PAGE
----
"Three different tracts of sands interpose between Lancaster and the south-eastern part of Cumberland - namely, Lancaster Sands, Leven Sands, and the Sands of Duddon. All these are famous for the production of cockles, and those collected on Duddon sands are the largest and best flavoured in the kingdom." Plaice and flounders, of exceptional excellence, are taken here, and no doubt the monks of Furness appreciated the advantage of the fisheries. The distance over the first of these ocean-washed, most dangerous sands is nine miles, over the second four miles, and over the third three miles. It is not wonderful, therefore, that many lives were lost in crossing the sands at ebb-tide, since the slightest mistake in time might bring the tidal flood on them. In the nineteenth year of Edward II's reign, the Abbot of Furness petitioned that he might have a view of frank pledge and a coroner of his own, for at one time sixteen lives had been lost, and at another six, at a different time in one year, crossing the sands to or from Furness. A somewhat similar petition was presented by the abbot to Henry IV.

It is pleasant to know that now the railway from Carnforth to Ulverston and Barrow makes this loss of life no longer likely to occur, as few would prefer risking crossing the sands on foot when they can cross them by rail.

The mines and quarries of Furness are very important, and the finest iron ore is found in this district. Dalton-in-Furness parish abounds in objects of interest to the historian.

In it are Furness Abbey, the Castle of the Peel of Fouldry, and the ancient town of Dalton.

Adjacent to the town of Dalton are two wells; one probably dedicated to the Virgin, as it is called Mary Bank Well, and the other the Church Well.

There is only one rivulet or beck, called Dalton Butts Beck, and lower down the abbey Beck, as it passes the ruins of the abbey, and falls into the sea below Loose; naturally, therefore, wells were here of great importance.

The frequent irruptions of the Scots during the fourteenth century, and the exposed situation of the north of Lancashire, rendered frontier fortresses absulutely necessary, and the Tower of Dalton and the Peel of Fouldry are supposed to have been built by the monks of Furness for the security of their vassals, who by ancient custom were bound to furnish a man and horse to the abbot "for the service of the king," i.e. for the protection of the country. Nothing remains now of the Castle of Dalton but a plain square tower, built in the reign of Edward III., but doubtless it was a strong refuge for the people when their wild northern neighbours descended to harry and plunder the land. In the district of Furness, also, a number of beacons were erected, and when these ominous points of fire gleamed on the hills of Coniston, the richer inhabitants and their dependants flocked to their castles and removed their effects out of the way of the Moss troopers.

In more peaceful times the castle was at once the abbot's court, and used as a prison and common jail for the whole lordship of Furness. The castle fell into decay before the Reformation, probably through the waning power of Furness Abbey, but in 1544 the tower was repaired.

Dalton Castle - this tower is locally called the Castle - was modernised and put into a thorough state of repair in 1856, and is now used not only for the courts still held there, but as an armoury for the Rifle Volunteers.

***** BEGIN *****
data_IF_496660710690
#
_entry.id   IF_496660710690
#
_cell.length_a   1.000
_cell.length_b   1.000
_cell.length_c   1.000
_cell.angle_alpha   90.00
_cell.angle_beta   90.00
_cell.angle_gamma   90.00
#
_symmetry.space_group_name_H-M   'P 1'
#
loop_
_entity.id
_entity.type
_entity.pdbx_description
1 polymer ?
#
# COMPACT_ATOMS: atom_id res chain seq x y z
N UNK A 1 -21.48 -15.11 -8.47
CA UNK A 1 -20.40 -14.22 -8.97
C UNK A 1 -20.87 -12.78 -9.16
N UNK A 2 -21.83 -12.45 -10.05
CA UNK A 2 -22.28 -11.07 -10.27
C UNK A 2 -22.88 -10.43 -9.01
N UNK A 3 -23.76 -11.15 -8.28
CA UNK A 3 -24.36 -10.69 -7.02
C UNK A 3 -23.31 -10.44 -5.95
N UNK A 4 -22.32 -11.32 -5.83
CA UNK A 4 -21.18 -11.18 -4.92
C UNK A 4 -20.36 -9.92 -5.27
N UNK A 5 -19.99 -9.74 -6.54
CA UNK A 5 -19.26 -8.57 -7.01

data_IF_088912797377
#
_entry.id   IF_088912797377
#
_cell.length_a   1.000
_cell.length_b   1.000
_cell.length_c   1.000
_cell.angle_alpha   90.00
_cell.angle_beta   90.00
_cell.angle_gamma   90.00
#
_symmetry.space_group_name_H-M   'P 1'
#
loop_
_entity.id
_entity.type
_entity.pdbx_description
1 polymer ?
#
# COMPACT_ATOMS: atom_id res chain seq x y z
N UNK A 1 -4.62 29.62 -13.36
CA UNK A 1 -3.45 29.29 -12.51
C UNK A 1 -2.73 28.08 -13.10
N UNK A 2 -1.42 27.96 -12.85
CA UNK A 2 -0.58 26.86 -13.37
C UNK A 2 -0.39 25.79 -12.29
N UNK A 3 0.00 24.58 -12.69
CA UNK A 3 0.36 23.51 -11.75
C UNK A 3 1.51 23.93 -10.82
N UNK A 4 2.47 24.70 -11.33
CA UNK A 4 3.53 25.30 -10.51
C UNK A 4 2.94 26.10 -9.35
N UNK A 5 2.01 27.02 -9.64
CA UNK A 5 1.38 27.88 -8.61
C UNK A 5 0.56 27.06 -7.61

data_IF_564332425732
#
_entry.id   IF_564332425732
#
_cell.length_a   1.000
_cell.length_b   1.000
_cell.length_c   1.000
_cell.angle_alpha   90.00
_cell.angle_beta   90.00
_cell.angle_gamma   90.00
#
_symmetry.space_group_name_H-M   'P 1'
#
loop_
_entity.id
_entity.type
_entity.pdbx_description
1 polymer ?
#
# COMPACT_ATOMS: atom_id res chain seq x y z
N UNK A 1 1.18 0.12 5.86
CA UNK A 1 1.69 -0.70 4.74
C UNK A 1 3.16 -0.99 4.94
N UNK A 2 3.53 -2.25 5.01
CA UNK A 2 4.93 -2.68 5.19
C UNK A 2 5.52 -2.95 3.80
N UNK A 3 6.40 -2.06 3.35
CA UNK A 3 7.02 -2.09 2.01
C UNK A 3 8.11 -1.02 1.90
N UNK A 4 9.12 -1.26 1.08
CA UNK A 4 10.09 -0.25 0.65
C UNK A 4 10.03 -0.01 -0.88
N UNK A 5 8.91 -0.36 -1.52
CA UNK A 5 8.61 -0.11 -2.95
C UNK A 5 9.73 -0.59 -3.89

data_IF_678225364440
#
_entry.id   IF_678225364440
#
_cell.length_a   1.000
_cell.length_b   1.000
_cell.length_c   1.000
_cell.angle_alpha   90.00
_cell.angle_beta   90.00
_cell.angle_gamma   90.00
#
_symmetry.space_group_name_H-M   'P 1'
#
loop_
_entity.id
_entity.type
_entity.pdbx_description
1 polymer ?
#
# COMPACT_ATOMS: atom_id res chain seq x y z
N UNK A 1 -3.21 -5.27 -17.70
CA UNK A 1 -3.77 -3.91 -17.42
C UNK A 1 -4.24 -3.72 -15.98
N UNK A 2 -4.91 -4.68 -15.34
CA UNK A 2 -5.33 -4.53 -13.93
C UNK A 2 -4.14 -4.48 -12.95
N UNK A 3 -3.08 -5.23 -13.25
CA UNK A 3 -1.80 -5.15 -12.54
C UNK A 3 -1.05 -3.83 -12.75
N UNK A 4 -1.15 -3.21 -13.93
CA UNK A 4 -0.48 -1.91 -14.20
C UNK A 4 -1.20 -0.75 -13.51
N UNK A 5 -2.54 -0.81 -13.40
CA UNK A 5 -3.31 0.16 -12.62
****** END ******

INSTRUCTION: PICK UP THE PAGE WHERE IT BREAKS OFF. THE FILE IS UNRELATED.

The Wars of the Roses never came as far north as Furness; but it was here that Lambert Simnel landed when he came from Ireland to claim the English throne, and the monks were suspected of secretly favouring his claim.

"In later times the parish was disturbed by the civil wars between Charles and his Parliament," Colonel Rigby came with five hundred foot soldiers, two small cannon, and three small troops of horse from the temporarily abandoned siege of Thurland Castle, and by a forced march reached Furness in a single day. After a prayer meeting of all the troops upon Swart Moor, the Roundheads marched on to Lyndal, where they encountered a body of Royalist troops, and fought with such resolution that the Cavaliers were put to flight, and Colonel Huddleston, Mr. Stanley, and Mr. Burton, were taken prisoners.

In the '15 and '45, the Scots, headed by Prince Charles Stuart, skirted Furness in their advance into the country, but did not enter it. Dalton, the ancient capital of Furness, is pleasantly and prettily situated on a gentle declivity inclining to the east. in the midst of a tract of country unparalleled for fertility of soil and great cultivation. Its principal street, ascending to the west, and crossed by other streets, opens into a large market place, from the upper end of which the old grey tower of Dalton Castle looks down on the town, Dalton was the market town of Furness Abbey in the old days.

George Romney, the artist, the rival of Sir Joshua Reynolds, was born in this parish in 1734.


On Norman cloister and on Gothic aisle,
The fading sunset lingers for a while;
The rooks chant noisy vespers in the elms,
Then night's slow rising tide the scene o erwhelms.

So fade the roses and the flowers of kings,
And crowns and palms decay with humble things;
All works built up by toil of mortal breath,
Tend in unbroken course to dust and death.

Pillar and roof and pavement - all are gone;
The lamp extinguished, and the prayers long done;
But faith and awe, as stars eternal shine,
The human heart is their enduring shrine.

O Earth, in thine incessant funerals,
Take to thyself these crumbling outgrown walls!
In the broad world our God we seek and find,
And serve our Maker when we serve our kind.

Yet spare for tender thought, for beauty spare
Some sculptured capital, some carving fair;
Yon ivied archway, lit for poet's dream,
For painter's pencil, or for preacher's theme.

Save for our modern hurry, rush, and strife,
The needed lesson that thought, too, is life!
Work is not prayer, nor duty's self divine,
Unless within them Reverence hath her shrine.


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Picturesque England - Matthew Spong 2004